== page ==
“The record does not contain any evidence to support this conviction. … The State did not present any evidence of an overt act or the requisite state of mind for aiding and abetting.”
We find there was no evidence to support the charge of aiding and abetting against Lewis, and a directed verdict should have been granted in Lewis’s favor. For the foregoing reasons, the trial court is REVERSED.”
The appeals court denied a rehearing on June 20, 2013, and Lewis was released on bond pending dismissal of his indictment. As of January 2, 2014 the South Carolina Supreme Court hasn’t ruled on the State’s petition for review of the Court of Appeals’ decision. However, it seems unlikely the Supreme Court will accept the case in light of their ruling in Hepburn’s case.
On December 11, 2013 the South Carolina Supreme Court vacated Hepburn’s conviction in ruling the prosecution presented insufficient evidence she committed homicide by child abuse, so the trial judge erred in not granting her motion for a directed verdict. In State v. Ashley Nicole Hepburn, Opinion No. 27336 (SC Sup. Ct., 12-11-2013) the Court stated:
“… every piece of the State’s evidence establishes (1) Appellant was asleep at the time the victim sustained her injuries, (2) Appellant was only awoken after Lewis retrieved the unresponsive victim from her crib, and (3) the victim appeared to be acting normally until after Appellant put the victim to sleep and went to sleep herself. … medical testimony adduced at trial indicated that the victim would not have appeared “normal” within a short period of time after her injuries were inflicted due to the nature and extent of her neurological injuries. However, there is no evidence that Appellant herself was aware of the victim’s injuries, let alone caused them.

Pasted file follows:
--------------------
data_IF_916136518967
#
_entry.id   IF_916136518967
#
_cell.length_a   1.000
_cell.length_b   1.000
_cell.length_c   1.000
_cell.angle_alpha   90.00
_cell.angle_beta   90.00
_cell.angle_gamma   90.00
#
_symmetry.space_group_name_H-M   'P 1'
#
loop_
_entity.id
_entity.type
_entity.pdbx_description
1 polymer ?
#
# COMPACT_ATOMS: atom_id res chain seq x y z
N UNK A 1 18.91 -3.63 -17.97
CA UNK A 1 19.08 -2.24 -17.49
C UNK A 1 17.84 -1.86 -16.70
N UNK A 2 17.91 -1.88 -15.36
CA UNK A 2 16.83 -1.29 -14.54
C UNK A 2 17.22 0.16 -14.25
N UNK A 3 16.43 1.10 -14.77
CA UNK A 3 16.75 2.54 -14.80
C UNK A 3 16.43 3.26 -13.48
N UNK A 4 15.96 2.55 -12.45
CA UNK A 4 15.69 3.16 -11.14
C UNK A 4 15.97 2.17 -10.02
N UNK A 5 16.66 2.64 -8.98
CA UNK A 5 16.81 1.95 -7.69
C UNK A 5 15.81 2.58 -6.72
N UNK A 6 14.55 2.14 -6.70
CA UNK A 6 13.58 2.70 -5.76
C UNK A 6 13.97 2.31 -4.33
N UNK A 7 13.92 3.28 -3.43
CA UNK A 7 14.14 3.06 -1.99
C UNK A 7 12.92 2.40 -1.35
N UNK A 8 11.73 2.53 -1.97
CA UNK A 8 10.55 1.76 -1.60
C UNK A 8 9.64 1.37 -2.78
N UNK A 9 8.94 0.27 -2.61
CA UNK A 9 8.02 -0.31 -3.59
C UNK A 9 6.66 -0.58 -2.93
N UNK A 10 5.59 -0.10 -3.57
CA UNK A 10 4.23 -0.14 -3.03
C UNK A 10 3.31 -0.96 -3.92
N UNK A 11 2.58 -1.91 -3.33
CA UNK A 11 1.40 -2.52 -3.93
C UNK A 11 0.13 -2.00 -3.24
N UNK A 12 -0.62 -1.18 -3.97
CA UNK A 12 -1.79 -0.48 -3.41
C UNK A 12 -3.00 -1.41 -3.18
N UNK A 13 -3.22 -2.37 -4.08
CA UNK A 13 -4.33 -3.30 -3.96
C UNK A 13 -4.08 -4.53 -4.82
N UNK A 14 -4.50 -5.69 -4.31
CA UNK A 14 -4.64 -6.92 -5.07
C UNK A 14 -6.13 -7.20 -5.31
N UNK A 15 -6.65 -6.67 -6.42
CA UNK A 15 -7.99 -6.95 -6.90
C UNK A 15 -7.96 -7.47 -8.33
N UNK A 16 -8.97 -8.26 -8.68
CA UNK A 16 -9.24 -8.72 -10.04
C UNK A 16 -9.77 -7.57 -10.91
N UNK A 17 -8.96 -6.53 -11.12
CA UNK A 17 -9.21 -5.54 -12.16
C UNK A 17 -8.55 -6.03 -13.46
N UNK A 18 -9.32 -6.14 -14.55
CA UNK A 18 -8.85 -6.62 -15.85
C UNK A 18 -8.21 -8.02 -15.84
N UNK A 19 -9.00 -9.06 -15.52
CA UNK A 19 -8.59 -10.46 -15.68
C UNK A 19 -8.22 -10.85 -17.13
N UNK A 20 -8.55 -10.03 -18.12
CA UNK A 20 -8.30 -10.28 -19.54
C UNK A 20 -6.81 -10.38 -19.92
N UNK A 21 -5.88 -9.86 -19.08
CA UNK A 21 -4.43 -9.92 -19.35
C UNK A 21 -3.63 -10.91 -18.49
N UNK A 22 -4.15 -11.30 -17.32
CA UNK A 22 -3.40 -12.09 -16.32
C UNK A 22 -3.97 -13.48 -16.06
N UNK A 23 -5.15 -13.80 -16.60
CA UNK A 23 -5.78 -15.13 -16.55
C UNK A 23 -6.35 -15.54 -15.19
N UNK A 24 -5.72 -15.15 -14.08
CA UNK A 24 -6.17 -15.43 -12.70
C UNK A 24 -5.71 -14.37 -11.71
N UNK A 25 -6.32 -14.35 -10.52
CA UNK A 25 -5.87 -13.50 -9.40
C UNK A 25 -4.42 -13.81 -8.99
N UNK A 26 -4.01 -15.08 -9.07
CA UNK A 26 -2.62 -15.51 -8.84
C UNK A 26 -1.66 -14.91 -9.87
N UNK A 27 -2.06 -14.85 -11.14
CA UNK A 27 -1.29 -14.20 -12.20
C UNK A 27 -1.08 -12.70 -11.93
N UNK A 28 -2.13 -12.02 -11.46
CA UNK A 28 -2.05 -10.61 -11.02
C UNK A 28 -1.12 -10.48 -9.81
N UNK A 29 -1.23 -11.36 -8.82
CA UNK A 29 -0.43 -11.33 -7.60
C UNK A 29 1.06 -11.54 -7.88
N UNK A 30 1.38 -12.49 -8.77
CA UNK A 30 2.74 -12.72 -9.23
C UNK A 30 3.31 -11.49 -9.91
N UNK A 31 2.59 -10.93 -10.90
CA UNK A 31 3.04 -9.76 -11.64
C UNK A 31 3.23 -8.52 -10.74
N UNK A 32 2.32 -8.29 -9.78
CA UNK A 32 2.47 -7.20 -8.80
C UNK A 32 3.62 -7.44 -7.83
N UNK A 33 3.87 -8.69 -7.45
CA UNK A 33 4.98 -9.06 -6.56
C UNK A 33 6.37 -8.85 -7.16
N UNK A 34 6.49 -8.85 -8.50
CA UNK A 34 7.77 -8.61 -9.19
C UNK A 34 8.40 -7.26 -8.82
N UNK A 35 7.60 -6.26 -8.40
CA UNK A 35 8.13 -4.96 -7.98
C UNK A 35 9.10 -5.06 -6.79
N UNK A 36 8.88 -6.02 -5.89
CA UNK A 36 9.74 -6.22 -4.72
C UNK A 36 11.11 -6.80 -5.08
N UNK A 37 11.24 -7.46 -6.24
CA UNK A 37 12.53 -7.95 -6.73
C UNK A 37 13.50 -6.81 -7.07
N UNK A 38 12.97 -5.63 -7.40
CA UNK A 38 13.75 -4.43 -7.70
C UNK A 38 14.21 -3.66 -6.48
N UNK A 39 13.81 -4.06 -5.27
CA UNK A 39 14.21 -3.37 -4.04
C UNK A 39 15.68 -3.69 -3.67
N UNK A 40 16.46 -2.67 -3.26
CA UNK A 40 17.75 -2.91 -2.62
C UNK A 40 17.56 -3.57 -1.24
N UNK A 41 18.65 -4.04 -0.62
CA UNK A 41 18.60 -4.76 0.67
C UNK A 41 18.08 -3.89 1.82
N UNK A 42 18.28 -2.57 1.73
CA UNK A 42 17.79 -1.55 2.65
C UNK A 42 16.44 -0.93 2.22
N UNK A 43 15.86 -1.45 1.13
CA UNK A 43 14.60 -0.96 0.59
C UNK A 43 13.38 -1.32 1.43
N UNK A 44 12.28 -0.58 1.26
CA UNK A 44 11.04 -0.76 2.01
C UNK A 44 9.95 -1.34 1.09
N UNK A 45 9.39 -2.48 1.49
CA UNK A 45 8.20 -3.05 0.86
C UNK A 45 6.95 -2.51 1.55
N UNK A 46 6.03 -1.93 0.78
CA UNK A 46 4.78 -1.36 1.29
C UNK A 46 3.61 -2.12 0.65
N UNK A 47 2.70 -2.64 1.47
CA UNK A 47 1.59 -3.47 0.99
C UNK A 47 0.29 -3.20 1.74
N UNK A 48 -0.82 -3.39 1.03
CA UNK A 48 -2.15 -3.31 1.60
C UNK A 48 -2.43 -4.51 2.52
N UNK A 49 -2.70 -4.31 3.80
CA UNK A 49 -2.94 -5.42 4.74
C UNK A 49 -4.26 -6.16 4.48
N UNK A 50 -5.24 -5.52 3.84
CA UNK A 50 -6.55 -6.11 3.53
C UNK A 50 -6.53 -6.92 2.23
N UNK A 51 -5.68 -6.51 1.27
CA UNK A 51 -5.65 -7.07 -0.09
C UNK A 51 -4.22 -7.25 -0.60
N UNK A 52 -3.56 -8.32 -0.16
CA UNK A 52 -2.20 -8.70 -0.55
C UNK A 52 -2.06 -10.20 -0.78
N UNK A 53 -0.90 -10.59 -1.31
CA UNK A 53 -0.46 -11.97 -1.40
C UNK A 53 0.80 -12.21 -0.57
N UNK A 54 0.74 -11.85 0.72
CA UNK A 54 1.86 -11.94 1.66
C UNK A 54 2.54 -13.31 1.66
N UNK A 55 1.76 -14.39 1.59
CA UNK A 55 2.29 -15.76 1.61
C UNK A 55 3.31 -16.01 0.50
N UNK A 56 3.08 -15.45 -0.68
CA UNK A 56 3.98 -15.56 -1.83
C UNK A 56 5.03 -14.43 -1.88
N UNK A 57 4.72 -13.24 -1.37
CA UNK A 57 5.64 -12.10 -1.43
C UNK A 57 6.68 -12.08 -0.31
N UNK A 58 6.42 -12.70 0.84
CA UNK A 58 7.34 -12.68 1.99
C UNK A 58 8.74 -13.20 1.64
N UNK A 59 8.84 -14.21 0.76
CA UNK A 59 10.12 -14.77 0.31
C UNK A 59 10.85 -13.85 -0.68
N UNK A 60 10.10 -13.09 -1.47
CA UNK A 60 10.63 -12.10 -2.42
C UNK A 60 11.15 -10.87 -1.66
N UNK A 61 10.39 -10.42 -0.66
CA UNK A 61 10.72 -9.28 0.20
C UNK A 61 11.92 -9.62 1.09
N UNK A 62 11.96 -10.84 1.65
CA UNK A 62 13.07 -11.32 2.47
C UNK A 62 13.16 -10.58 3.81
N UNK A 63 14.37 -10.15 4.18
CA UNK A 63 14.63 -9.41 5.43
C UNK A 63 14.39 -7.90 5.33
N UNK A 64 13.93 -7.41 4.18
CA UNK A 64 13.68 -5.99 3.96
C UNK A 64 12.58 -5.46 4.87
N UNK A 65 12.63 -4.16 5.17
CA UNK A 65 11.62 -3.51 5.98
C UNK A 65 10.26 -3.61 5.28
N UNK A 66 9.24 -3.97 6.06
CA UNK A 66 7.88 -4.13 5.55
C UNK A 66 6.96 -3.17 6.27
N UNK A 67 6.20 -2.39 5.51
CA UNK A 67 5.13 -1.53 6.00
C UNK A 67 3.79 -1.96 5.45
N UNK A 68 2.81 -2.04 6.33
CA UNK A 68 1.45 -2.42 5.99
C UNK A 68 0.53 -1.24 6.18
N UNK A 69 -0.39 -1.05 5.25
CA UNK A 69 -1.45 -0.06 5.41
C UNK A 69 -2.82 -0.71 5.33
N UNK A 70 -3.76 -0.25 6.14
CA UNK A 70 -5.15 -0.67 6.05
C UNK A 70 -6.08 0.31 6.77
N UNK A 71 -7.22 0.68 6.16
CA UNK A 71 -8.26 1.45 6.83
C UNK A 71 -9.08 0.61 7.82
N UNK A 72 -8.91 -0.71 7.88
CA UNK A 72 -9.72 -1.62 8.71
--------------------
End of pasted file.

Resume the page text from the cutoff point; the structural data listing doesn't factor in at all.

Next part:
Based on the foregoing, we find the trial court erred in refusing to grant Appellant’s mid-trial motion for directed verdict, and now direct a verdict of acquittal.”
Six days after the Supreme Court’s ruling an order was issued on December 17, 2013 by the Laurens County Eighth Judicial Circuit Court reversing Hepburn’s conviction. Hepburn was released on a $10,000 surety bond pending dismissal of her indictment. Now 25, she was incarcerated for more than 33 months.
With both Ashley Hepburn and Richard Lewis acquitted, the cause of baby Audrina’s fatal injury is unknown. However, on the evening she was taken to the hospital two other adults were in the house who were not investigated as suspects.
Click here to read the South Carolina Court of Appeals ruling in State v. Richard Brandon Lewis, 403 S.C. 345, 743 S.E.2d 124 (SC Ct of Appeals, 5-15-2013).
Click here to read the South Carolina Supreme Court ruling in State v. Ashley Nicole Hepburn, No. 27336 (SC Sup. Ct., 12-11-2013).
Audrina Hepburn’s Obituary published in The Greenville News
Audrina Claire Hepburn, age 16 months, died Saturday, October 17, 2009, in the Greenville Memorial Hospital.
She was born June 6, 2008 in Tacoma, Wash. and is the daughter of Daniel Hepburn of Laurens.
In addition to her father, she is survived by a brother, Owen Hepburn; her paternal grandparents, Rita Hepburn and Kenneth Ebel of Mountville; her great-grandparents, Bernadette and John Carnes of Laurens; her aunts, Sarah and Emily Ebel of Mountville, and Brittany Franklin and husband, Matthew, of Cross Hill; and a cousin, Matthew Franklin, Jr. of Mountville.
Funeral services will be conducted on Thursday, October 22, 2009, at 2 p.m. at The Church of the Epiphany of Laurens with burial in the Sandy Springs United Methodist Church Cemetery.
The family will be at the home of her great grandparents, Bernadette and John Carnes at 518 Conway Avenue in Laurens.
Memorials may be made to Laurens County DSS, P.O. Box 409, Laurens, SC 29360.
Condolences may be expressed to the family online at www.grayfuneralhome.com.
Gray Funeral Home of Laurens